Bony freshwater gamefish
Carp Fishing Overview
Carp fishing as a sport originated in the United Kingdom and Europe, but in the past 50 years popularity in the US has been growing. Carp as a species is native to Europe and Asia, but has been introduced to many environments all over the world. Americans used to view the carp as an invasive pest to most natural environments, and while this is the case in some places, their high value as a sport fish has been recognized. Carp are a freshwater fish, and prefer slow moving water and soft sediment, though they can also be found in rivers. They can grow to be quite large, even up to 4 feet, and usually can be found in small schools. Carp fishing tends to be best in waters around 50 degrees fahrenheight.
Carp Fishing Equipment
Bait: Carp are (naturally) attracted to bait that help them meet their nutritional intake requirements. With this basic principle in mind, it is possible to extrapolate lots of different types of bait that could be used for anglers. Perhaps the most common bait used for carp is boilies, or boiled paste fishing bait, which can be found in many varieties. These usually consist of proteins and sugars as well as strong scent/flavoring to attract the fish. Different types of boilies include High Nutritional Value (HNV), High Attract (HA), which usually float and are good for colder temperatures, and soluble boilies that dissolve in the water and attract carp to the area.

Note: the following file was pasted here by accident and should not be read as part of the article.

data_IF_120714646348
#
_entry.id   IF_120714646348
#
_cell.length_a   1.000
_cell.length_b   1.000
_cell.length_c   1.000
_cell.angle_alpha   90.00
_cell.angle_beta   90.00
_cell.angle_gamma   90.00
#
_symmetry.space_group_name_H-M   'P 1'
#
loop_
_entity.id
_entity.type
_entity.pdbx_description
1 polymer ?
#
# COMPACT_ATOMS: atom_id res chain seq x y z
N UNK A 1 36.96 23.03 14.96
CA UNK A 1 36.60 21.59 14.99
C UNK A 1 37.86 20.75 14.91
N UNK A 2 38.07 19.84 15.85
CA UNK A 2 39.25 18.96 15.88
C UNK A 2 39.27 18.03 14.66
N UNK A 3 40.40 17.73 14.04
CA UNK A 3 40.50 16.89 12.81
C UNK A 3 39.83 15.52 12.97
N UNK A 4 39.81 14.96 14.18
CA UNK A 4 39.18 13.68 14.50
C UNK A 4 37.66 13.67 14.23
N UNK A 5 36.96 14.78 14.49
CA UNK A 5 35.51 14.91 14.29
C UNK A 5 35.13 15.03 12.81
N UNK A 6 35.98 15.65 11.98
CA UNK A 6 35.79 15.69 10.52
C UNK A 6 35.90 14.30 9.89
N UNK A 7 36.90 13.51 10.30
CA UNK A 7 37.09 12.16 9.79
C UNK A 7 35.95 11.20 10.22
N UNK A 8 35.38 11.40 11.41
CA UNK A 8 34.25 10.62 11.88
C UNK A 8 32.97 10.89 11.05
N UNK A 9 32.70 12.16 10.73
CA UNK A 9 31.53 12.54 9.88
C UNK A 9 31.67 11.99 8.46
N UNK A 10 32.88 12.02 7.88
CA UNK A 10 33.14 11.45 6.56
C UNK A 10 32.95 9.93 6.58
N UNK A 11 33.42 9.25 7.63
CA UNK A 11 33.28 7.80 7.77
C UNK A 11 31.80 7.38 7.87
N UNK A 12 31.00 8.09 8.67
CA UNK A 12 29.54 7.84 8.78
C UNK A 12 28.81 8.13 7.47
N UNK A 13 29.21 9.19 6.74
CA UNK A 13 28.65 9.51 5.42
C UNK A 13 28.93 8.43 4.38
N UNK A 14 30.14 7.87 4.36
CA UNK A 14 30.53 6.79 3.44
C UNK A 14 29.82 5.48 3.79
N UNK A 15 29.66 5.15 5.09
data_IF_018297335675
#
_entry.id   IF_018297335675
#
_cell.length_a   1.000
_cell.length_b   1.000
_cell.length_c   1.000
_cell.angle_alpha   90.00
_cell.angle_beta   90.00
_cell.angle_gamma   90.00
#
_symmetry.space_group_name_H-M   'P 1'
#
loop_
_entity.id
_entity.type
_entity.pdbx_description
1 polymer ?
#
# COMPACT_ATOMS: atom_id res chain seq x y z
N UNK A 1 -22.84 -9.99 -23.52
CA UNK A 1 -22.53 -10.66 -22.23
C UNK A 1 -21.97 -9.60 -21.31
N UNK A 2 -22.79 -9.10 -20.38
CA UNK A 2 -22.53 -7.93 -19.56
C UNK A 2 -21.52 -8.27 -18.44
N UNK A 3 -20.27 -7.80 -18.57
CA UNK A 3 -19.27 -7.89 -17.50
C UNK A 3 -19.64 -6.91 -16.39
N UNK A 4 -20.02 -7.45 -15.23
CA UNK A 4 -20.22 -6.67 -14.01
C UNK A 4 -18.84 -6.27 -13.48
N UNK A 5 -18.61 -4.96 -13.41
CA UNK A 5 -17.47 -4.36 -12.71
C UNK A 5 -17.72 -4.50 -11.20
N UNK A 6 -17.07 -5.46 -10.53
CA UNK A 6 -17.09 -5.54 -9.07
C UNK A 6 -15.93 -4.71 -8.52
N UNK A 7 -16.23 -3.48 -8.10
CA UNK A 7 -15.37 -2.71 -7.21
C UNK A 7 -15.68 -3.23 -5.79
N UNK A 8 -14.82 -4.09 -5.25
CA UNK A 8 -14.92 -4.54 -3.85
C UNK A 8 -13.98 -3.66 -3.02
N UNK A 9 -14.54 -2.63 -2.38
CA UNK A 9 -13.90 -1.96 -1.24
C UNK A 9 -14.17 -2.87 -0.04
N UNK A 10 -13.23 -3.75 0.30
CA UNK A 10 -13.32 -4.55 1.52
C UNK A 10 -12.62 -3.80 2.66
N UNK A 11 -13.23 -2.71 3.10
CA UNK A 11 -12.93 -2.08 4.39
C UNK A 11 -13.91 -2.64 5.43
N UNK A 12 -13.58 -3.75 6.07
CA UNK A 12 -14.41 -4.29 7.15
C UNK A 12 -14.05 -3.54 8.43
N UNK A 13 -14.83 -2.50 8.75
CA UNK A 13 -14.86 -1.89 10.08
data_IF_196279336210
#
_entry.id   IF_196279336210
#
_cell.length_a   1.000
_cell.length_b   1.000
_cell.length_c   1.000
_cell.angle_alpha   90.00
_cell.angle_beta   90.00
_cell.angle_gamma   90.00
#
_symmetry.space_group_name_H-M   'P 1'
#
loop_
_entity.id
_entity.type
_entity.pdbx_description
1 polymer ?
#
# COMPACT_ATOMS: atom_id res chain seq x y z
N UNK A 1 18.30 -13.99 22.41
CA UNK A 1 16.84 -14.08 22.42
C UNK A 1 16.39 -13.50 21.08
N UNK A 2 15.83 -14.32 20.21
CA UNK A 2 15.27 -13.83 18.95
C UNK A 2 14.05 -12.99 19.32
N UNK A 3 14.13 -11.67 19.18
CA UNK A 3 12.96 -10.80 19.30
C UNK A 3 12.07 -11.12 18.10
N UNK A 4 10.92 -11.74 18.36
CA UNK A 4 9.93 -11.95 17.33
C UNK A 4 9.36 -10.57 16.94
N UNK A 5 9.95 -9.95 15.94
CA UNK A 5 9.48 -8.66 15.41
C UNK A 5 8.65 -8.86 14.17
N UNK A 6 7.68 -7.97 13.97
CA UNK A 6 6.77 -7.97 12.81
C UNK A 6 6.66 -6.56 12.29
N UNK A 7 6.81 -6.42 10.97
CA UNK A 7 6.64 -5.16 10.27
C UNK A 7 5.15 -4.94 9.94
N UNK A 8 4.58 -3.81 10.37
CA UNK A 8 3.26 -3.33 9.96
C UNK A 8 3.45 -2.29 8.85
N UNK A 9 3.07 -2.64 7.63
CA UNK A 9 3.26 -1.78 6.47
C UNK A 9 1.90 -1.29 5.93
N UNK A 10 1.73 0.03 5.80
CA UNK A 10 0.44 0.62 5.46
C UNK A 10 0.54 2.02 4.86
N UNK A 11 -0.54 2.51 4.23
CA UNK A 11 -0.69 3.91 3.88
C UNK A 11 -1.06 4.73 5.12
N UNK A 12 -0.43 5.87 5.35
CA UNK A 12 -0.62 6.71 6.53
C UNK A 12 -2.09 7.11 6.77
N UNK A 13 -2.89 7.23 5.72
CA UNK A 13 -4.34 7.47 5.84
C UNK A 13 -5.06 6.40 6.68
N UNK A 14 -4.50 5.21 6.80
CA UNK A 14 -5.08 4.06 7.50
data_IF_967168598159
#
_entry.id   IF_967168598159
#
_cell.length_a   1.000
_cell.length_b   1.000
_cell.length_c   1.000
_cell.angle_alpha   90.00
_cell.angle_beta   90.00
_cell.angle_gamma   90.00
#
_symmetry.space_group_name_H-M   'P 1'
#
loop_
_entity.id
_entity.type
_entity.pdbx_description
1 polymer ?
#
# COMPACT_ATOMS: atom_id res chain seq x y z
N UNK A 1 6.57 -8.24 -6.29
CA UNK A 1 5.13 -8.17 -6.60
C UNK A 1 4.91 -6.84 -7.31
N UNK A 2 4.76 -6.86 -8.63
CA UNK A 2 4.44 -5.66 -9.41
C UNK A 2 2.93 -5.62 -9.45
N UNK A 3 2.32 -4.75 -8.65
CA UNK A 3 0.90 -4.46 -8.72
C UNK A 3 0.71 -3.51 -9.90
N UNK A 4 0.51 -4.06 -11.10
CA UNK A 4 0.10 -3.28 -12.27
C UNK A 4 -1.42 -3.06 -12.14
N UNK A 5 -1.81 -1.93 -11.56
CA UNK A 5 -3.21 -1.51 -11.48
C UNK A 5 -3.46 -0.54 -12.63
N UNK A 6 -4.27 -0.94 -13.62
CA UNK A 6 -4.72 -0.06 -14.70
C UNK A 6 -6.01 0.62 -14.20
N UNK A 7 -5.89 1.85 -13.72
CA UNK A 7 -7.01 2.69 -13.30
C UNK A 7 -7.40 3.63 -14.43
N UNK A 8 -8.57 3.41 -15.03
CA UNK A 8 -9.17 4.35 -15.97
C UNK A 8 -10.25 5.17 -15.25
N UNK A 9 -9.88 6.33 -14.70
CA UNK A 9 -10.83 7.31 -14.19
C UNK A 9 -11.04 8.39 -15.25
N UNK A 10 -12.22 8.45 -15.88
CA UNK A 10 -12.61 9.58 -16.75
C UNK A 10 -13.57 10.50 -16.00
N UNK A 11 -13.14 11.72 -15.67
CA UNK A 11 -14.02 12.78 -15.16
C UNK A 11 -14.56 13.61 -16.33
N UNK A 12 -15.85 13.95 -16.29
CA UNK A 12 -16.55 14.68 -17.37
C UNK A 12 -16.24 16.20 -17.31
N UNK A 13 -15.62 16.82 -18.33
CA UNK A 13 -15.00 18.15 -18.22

In addition to boilies, particle bait, which is usually seeds, nuts, and grains are used as hook bait and groundbait. Groundbaits are made up of things like bread crumbs, hemp, and walnut flower, and using water are rolled into spheres that can be cast. Live bait is also used to catch carp and because carps are omnivores consist of smaller insects such as midges and possibly types of weed or algae.
Reel Setup: the most common reels used for carp are spinning or spin casting that can hold around 120 pounds of 12 pound test line. Size 2-6 hooks and 8-12 pound test are usually best. Be careful if using a bobber, because carp are very sensitive to any resistance and are quick to drop bait if they feel any backwards pull.
Carp Fishing Getting Started
There are many strategies you can take to catch carp, and a few quick pointers will help you choose the best one. Carp feeding habits are dependent on many things, including the wind conditions, temperature, and phase of the moon. Carp commonly hide under natural and artificial elements for cover, so those are usually a good place to try fishing them. It could be a good idea when you first start fishing them to scatter some bait around an area, allowing them to flock to the feeding before casting a line.